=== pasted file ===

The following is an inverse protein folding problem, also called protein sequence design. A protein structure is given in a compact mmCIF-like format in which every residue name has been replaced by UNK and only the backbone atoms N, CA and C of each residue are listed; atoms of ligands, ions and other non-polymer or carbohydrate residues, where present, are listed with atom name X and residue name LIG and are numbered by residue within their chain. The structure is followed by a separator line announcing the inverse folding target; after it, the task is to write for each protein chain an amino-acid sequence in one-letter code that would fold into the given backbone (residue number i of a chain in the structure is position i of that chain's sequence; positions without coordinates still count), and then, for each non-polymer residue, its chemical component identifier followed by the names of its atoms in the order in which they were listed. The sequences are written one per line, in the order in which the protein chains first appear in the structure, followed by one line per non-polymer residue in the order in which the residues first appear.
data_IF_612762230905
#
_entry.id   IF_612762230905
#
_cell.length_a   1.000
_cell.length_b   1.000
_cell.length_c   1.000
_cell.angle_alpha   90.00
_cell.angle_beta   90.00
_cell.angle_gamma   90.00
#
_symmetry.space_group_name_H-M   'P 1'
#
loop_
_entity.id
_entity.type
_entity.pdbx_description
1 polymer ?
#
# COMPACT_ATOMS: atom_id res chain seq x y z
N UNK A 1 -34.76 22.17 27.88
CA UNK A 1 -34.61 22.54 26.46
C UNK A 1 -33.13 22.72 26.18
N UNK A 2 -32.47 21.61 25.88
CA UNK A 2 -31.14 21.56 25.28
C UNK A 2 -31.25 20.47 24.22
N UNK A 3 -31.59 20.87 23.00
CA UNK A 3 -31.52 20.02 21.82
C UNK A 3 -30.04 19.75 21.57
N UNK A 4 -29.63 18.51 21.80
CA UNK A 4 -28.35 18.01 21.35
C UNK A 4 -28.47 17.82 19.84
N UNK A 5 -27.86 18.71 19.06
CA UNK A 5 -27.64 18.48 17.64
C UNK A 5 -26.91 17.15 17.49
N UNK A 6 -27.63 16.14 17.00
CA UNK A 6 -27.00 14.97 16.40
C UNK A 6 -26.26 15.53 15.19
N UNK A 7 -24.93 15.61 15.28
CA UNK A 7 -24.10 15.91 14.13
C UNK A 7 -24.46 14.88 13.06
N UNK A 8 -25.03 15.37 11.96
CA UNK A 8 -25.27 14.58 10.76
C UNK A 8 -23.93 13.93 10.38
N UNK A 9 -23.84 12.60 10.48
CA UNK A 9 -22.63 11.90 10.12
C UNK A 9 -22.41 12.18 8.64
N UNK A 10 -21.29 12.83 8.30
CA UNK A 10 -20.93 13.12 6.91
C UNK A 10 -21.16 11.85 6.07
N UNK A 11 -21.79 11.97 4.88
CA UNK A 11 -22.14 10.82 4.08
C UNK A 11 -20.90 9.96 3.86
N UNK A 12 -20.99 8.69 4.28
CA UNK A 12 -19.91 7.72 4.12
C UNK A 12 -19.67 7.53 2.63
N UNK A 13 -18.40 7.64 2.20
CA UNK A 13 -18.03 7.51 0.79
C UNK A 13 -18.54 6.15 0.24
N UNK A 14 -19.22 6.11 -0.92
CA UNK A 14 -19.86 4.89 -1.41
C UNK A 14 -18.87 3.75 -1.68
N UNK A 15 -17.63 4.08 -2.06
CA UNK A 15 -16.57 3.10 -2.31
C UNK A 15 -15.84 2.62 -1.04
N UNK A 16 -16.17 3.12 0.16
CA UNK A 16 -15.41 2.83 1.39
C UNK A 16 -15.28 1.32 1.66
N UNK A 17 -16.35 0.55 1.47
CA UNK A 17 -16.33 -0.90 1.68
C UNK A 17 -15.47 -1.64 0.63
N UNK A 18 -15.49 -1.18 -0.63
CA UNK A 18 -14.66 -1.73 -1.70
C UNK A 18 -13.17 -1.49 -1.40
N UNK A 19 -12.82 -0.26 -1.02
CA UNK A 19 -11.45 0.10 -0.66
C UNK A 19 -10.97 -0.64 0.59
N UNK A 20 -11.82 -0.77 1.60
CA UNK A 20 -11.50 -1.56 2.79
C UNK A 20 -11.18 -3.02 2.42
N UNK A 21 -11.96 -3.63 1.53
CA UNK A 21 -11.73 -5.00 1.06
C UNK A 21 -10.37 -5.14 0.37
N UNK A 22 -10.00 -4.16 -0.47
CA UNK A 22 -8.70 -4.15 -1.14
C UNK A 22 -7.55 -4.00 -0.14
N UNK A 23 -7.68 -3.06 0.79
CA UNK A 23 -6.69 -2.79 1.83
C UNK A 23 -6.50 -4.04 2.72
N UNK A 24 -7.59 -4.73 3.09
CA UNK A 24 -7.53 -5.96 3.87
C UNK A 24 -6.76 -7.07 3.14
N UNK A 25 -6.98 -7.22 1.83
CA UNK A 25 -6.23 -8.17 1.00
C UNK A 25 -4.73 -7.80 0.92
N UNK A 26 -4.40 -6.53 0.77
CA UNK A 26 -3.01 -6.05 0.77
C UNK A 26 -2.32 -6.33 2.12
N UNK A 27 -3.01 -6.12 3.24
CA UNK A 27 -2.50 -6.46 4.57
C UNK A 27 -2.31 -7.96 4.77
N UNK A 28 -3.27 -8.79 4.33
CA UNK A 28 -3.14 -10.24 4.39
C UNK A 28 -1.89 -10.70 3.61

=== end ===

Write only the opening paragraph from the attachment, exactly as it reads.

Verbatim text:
The following is an inverse protein folding problem, also called protein sequence design. A protein structure is given in a compact mmCIF-like format in which every residue name has been replaced by UNK and only the backbone atoms N, CA and C of each residue are listed; atoms of ligands, ions and other non-polymer or carbohydrate residues, where present, are listed with atom name X and residue name LIG and are numbered by residue within their chain. The structure is followed by a separator line announcing the inverse folding target; after it, the task is to write for each protein chain an amino-acid sequence in one-letter code that would fold into the given backbone (residue number i of a chain in the structure is position i of that chain's sequence; positions without coordinates still count), and then, for each non-polymer residue, its chemical component identifier followed by the names of its atoms in the order in which they were listed. The sequences are written one per line, in the order in which the protein chains first appear in the structure, followed by one line per non-polymer residue in the order in which the residues first appear.